Caring for ourselves as we co-design for mental health

Service: Co-writing + Ghost Writing

Client: ClarkeHopkinsClarke Architects
Services: Co-writing and Ghost Writing

Caring for ourselves while facing challenging project demands and deadlines is a continuous balancing act. Stephanie Clarke shares insights about personal care, mental health awareness, imperfect activism and key lessons learned when working in the co-design of mental health spaces.

The final report of the Royal Commission into Victoria’s Mental Health System was handed down in February 2021. Highlighting years of under-resourcing and systemic failures, it outlined 65 recommendations for improvement. In the wake of the report I have worked on some of the first mental health facilities developed in response, including Barwon Health’s Central Geelong Mental Health Hub. Learning how to co-design in this context has been a revelation – personally and professionally, in ways I could never have fully anticipated.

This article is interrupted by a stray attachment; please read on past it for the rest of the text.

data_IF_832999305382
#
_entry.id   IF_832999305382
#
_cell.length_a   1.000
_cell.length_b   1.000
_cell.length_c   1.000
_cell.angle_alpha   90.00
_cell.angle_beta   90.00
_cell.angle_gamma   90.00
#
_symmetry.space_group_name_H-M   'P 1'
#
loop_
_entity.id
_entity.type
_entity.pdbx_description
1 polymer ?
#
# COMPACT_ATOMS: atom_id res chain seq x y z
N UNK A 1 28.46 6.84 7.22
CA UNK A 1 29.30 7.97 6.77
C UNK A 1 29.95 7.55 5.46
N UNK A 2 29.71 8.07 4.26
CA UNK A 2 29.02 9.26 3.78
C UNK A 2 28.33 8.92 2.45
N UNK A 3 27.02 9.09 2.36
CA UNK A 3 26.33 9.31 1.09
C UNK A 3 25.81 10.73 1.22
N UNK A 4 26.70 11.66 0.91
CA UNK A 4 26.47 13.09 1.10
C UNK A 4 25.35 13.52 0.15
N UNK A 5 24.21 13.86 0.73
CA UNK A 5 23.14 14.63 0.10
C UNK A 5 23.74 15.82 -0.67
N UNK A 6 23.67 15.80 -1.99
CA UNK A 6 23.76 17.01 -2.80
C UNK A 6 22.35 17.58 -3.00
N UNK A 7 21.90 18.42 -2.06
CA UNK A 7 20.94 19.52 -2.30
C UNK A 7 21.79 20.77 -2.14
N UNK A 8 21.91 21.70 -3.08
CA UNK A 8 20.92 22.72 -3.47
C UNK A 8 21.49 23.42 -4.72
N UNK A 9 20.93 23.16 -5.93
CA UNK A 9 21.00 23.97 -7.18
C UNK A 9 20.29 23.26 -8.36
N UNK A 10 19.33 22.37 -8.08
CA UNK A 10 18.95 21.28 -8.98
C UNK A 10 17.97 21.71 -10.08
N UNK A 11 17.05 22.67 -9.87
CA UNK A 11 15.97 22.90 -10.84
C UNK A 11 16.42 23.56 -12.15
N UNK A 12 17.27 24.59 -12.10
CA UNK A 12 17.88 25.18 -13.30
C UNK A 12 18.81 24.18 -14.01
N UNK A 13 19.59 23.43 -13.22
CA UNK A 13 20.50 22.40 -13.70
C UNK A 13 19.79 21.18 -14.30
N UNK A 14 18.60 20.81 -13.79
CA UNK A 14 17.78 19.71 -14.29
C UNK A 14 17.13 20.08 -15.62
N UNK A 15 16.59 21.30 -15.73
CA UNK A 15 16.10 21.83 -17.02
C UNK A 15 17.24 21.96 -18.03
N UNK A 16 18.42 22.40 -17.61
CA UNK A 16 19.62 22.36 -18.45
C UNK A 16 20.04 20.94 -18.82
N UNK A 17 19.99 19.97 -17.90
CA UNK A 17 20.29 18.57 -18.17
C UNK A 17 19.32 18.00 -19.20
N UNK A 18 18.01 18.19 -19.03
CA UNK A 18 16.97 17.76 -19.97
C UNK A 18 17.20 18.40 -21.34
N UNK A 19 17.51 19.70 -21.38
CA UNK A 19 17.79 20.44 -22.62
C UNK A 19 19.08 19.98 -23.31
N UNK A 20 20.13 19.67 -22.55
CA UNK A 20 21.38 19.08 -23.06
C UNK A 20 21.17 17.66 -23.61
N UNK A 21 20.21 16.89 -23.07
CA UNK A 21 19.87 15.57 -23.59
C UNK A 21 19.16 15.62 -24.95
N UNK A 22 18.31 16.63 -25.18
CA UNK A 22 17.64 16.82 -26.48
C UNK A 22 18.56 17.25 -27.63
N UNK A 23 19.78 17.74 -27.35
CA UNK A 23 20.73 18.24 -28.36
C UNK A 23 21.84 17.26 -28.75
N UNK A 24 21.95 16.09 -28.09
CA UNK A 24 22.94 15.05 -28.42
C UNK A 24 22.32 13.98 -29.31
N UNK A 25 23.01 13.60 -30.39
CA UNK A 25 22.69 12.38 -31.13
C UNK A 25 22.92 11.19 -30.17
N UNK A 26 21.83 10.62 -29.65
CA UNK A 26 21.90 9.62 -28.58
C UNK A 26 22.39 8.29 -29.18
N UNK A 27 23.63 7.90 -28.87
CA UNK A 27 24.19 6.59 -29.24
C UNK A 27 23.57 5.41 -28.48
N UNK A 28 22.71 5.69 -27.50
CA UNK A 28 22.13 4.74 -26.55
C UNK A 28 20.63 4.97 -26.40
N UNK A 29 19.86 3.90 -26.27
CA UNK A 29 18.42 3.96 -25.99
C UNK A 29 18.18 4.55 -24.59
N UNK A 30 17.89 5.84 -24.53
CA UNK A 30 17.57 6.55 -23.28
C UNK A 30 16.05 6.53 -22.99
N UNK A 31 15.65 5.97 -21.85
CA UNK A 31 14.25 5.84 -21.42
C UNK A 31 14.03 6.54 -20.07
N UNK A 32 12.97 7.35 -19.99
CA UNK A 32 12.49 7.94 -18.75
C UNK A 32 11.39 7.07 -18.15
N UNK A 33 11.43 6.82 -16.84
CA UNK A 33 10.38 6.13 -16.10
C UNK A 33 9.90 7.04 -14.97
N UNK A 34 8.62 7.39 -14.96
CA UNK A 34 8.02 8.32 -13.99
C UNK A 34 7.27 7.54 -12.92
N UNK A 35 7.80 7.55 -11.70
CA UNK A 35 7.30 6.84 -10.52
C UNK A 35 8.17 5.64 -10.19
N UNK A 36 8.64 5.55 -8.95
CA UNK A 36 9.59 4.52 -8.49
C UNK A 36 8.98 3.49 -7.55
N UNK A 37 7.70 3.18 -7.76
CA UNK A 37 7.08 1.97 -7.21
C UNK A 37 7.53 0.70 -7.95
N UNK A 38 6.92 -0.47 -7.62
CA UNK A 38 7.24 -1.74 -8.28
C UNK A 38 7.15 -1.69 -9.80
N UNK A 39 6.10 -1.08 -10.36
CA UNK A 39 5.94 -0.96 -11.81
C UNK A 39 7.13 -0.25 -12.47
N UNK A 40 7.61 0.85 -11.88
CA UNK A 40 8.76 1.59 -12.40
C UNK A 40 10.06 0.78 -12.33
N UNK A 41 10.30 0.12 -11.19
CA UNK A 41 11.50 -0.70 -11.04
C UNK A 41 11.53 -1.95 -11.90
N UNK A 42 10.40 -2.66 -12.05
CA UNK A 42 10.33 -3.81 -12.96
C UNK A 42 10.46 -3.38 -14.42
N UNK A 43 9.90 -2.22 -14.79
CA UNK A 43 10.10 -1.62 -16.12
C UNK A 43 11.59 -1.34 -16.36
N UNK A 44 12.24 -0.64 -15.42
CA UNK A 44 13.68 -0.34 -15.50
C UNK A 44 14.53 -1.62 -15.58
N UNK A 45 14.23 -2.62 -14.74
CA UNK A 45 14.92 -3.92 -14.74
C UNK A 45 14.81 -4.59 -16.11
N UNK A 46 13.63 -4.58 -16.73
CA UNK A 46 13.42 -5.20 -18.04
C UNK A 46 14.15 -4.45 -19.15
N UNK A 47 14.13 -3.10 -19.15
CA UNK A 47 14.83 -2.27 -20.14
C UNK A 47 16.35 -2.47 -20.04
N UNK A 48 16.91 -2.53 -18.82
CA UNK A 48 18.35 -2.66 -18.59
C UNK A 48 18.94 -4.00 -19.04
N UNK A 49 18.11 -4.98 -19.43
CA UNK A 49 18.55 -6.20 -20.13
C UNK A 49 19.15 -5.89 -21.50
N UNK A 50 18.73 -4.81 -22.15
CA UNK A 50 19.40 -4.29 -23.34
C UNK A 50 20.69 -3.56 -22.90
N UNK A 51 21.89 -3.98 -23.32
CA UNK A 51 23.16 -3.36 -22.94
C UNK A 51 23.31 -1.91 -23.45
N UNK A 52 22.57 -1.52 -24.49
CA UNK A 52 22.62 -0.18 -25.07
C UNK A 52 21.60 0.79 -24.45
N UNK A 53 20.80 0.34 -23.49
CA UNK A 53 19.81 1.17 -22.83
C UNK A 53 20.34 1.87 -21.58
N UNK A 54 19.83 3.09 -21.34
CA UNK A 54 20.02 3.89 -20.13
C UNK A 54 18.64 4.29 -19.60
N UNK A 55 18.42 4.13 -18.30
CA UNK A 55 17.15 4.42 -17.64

The pandemic has vastly increased the numbers of people experiencing and talking about mental health – in Australia and globally. This has helped to destigmatise mental health, but it also increased demand for services in an under-resourced system. After the Royal Commission, we were seeing increased funding and systemic change aimed at creating a more integrated, community-based system, where people can access health and wellbeing services close to home, work, family and other support.

We co-designed the Central Geelong Mental Health Hub with people with lived experience and clinicians, centring their experiences and insights. Designers who previously led user-engagement on projects were adjusting to the new reality of needing to earn their invitations into those discussions.